• Keep bedrooms, mealtimes and parent-child playtimes screen free.

  • Set a rule: No screen time an hour before bed. 

  • Use resources such as Common Sense Media, PBS Kids and Sesame Workshop to find quality products. 

  • Consult the American Academy of Pediatrics Family Media Use Plan. 

  • For School-Aged Children

    The allure and disruption of media use become even stronger when children start going to school and begin to do homework. A recent presentation at the American Academy of Pediatrics reviewed the impact of the use of digital devices on homework completion and found that the likelihood of homework completion was clearly related to media use — the more the media use, the less homework done.

    It's About Homework
    Pediatricians from Brown University School of Public Health reviewed data on over 64,000 children, ages 6-17, analyzing their media use and homework habits. They looked at non-homework-related use of TV, computers, video games, tablets and smartphones and found that 36% used media for 2 to 4 hours per day, 17% reported 4 to 6 hours per day and 17% reported greater than 6 hours per day. Only 31% of the participants used digital media less than two hours daily — and those were likely younger children with less homework to do.

    The more the media use, the less homework done.

    Compared to those with less than two hours of media exposure per day, children and teens who spent 4 to 6 hours on digital media were about half as likely to always or usually finish their homework. This increased to a 63% less likely of always or usually finishing homework when the children spent six or more hours on media use per day.

    Even more importantly, the study showed that media use negatively impacts other important childhood behaviors such as caring about school, completing tasks, wanting to learn new things. It also made it harder for school-aged children and teens to face challenges calmly.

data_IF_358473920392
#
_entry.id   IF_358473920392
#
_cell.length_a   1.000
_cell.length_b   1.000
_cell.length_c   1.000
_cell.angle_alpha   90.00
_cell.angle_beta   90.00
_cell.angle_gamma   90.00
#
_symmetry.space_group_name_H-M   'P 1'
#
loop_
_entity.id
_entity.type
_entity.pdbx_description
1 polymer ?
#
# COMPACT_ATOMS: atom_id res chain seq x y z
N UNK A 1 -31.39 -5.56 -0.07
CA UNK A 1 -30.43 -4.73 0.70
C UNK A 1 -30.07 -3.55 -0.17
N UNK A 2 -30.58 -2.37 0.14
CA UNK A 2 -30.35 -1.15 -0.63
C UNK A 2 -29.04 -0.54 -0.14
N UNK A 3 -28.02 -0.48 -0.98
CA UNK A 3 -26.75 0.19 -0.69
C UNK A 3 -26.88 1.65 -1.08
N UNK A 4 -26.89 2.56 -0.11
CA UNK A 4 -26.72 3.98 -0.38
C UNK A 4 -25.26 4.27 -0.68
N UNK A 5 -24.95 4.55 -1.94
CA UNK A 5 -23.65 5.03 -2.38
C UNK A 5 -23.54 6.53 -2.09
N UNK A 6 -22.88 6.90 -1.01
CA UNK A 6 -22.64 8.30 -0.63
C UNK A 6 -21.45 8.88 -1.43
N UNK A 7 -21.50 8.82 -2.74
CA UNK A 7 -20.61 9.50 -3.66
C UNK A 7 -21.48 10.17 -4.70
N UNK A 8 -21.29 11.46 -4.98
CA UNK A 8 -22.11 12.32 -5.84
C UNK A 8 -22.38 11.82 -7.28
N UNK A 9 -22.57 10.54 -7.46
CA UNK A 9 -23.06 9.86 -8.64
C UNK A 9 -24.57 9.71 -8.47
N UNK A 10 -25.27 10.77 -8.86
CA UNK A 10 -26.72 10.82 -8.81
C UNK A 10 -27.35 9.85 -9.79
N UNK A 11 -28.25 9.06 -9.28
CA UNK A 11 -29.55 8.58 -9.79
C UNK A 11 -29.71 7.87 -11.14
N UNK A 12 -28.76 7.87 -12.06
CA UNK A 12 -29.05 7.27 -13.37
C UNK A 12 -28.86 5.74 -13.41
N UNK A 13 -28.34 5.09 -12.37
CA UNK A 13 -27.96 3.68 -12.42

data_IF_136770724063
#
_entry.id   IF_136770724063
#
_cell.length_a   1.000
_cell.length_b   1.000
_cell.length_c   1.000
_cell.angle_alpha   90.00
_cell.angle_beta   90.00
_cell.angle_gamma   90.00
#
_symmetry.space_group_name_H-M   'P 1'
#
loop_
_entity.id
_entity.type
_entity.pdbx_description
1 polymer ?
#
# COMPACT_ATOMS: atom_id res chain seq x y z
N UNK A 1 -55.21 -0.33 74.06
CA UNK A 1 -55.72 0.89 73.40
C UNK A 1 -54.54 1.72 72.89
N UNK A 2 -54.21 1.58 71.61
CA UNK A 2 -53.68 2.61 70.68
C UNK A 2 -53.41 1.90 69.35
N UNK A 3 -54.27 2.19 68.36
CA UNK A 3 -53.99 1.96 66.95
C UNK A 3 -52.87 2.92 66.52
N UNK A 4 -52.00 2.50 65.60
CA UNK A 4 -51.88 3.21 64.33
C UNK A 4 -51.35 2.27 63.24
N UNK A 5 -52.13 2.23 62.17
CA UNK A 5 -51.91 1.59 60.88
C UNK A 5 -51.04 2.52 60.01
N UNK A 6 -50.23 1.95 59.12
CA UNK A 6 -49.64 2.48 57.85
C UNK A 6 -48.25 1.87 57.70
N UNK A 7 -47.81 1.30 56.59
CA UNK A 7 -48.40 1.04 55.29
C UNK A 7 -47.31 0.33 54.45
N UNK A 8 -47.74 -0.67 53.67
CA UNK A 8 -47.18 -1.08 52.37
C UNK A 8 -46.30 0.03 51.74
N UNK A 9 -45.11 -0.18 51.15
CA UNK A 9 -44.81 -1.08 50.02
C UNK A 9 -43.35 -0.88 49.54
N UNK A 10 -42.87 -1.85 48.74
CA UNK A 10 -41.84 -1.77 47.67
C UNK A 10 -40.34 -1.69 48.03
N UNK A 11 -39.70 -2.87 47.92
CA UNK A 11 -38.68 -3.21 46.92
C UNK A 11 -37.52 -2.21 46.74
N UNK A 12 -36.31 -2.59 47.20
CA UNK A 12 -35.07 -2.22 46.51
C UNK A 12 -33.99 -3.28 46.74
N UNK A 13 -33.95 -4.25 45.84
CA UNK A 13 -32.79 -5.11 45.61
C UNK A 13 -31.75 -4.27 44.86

It's Also About Self Control
    Setting and monitoring limits on older children can present different challenges for families since older children will often have to be online for school assignments and need to learn to control their own use of media.

    The AAP guidelines for school aged children and teens include:

  • Address what type of and how much media are used and what media behaviors are appropriate for each child or teenager, and for parents. Place consistent limits on the number of hours per day of media use, as well as types of media used.

  • Make sure that children and adolescents get the recommended amount of daily physical activity (1 hour) and adequate sleep (8 to 12 hours, depending on age).

  • Discourage children from sleeping with devices in their bedrooms, including TVs, computers and smartphones. Avoid exposure to devices or screens for 1 hour before bedtime, so it is easier for kids to get to sleep.

  • Discourage entertainment media while doing homework.

  • Designate media-free times together (such as during family dinner) and media-free locations in homes.

  • Make sure other caregivers, such as babysitters or grandparents, know the media limits, so they are enforced consistently.

  • Spend time selecting and viewing media with your child.

  • Have an ongoing conversation with children about online behaviors, citizenship and safety, including treating others with respect online and offline, avoiding cyberbullying and sexting, being wary of online solicitation, and avoiding communications that can compromise personal privacy and safety.

  • Actively develop a network of trusted adults who can engage with children through social media and to whom children can turn when they encounter challenges.
  • The main goal is safe and appropriate media use by our children of all ages. The digital era is here to stay and we must all find ways to maximize its benefits and minimize its risks.

    It takes determination on the part of parents, teachers and mentors to maintain a high level of awareness of the role that media is playing in children's lives. It also requires that parents actively engage with problems as they come up, aware that the stakes are high. Yes, it's challenging. The AAP guidelines for younger and school-age children should help.